This post was co-authored by Sarah Lean, Senior Content Engineer, Azure
Tailwind Traders1 is a retail company that is looking to adopt Azure as part of its IT strategy. The IT team is familiar with deploying infrastructure on premises and is now researching what they need to do in order to run their workloads within Azure. They’ve been doing some research and have found the Microsoft Cloud Adoption Framework for Azure and Azure landing zones.
When embarking on any project or new implementation, there are always key design and decision points to be discussed and fully understood. Deploying an enterprise-scale landing zone and subsequent resources to the cloud is no different. The enterprise-scale architecture prescribed in this guidance is based on the design principles that serve as a compass for subsequent design decisions across critical technical domains.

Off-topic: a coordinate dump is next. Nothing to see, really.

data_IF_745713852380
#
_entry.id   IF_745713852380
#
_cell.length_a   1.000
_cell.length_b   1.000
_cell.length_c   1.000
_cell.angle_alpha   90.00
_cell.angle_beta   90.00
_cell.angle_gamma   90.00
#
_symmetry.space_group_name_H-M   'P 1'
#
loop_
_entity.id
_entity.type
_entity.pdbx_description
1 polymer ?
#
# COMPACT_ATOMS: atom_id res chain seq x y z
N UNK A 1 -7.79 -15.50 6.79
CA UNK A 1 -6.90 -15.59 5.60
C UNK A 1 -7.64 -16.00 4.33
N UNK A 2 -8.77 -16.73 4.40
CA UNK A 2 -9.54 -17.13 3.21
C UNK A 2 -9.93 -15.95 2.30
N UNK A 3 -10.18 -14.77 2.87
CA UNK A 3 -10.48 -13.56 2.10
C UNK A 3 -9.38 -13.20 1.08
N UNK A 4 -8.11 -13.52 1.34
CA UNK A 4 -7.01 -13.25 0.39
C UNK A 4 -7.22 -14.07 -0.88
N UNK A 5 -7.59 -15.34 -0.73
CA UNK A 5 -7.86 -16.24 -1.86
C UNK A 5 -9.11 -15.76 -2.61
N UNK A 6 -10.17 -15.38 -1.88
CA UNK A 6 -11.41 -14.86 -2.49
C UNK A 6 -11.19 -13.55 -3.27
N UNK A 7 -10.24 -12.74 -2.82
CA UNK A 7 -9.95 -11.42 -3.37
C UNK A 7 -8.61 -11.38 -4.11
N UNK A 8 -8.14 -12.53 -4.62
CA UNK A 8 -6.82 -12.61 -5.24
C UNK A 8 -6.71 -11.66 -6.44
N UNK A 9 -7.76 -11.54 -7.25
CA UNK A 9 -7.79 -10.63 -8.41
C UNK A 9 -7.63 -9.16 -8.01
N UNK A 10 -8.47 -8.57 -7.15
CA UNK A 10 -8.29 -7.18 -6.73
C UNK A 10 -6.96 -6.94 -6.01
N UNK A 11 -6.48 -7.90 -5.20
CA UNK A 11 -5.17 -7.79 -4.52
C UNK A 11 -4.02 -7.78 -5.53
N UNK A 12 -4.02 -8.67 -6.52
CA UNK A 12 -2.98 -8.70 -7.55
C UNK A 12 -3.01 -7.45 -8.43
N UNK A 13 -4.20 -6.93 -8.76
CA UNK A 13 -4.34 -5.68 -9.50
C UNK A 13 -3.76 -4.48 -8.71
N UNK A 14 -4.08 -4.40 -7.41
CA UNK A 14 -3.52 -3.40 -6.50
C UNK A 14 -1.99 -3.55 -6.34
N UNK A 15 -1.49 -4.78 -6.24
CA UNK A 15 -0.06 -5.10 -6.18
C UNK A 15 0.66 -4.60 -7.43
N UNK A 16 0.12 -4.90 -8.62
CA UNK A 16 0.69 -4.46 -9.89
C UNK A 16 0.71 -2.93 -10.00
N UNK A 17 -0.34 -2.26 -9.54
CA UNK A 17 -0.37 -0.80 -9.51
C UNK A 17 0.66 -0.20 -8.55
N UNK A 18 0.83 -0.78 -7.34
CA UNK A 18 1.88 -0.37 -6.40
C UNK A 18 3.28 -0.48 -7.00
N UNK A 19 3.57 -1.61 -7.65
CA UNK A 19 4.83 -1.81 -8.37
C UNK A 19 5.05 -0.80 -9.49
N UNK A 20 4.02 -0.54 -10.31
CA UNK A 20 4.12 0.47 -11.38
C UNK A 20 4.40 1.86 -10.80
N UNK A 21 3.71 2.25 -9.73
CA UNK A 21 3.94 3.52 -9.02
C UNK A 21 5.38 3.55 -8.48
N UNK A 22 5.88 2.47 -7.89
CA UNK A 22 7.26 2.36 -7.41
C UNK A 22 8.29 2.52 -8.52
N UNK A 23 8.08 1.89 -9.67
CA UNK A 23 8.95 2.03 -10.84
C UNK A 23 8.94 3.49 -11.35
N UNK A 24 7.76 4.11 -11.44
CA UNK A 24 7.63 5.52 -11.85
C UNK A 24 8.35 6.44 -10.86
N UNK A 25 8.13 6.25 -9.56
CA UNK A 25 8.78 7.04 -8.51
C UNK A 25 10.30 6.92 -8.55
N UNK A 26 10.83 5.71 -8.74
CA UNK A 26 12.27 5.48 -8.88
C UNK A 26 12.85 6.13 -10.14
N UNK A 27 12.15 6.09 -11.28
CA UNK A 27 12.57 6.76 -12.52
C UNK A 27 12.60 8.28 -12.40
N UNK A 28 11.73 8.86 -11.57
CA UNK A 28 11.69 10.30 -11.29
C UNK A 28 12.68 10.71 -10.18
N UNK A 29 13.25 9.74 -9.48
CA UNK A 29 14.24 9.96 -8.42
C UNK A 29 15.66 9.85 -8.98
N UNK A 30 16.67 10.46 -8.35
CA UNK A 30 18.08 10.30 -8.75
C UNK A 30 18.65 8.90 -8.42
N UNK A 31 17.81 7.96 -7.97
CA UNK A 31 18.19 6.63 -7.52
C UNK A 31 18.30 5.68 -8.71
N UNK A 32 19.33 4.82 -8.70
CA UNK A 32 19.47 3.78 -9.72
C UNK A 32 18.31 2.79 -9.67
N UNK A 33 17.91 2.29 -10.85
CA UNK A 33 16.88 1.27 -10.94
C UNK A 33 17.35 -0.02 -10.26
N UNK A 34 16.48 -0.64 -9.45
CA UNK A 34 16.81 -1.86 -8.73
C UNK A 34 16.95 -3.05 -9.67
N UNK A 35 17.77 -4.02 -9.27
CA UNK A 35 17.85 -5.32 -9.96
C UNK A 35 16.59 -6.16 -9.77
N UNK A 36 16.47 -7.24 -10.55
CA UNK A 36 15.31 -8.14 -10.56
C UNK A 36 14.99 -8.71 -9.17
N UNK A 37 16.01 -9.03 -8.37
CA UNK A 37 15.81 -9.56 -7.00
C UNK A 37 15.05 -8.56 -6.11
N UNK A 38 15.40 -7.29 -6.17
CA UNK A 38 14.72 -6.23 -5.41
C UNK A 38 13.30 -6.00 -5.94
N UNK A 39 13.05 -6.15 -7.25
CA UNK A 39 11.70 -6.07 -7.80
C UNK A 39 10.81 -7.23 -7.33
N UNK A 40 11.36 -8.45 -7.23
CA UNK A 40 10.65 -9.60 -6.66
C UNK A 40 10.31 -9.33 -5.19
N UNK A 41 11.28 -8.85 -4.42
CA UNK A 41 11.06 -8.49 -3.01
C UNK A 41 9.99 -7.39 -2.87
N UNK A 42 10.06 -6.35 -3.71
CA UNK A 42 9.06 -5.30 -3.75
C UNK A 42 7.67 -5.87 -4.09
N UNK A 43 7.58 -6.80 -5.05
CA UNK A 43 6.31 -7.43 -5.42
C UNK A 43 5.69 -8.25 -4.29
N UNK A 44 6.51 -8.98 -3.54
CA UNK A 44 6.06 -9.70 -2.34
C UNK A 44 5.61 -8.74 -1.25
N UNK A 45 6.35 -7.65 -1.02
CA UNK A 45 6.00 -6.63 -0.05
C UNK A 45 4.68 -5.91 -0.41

The Tailwind Traders IT team is sitting down to discuss the critical design areas as laid out within the enterprise-scale landing zone documentation. There are several areas that they need to discuss:
Subscriptions and management
One of the first decision points they need to think about is how they want to set up their environment in terms of management group hierarchy and platform operation owners. There are many ways to start to segment your environment. Start by defining the criteria for subscription provisioning and the responsibilities of a subscription owner. This will establish a cross-functional DevOps platform team to build, manage, and maintain your enterprise-scale architecture. Application DevOps teams will be given subscription owner permissions to create and manage application resources through a DevOps model.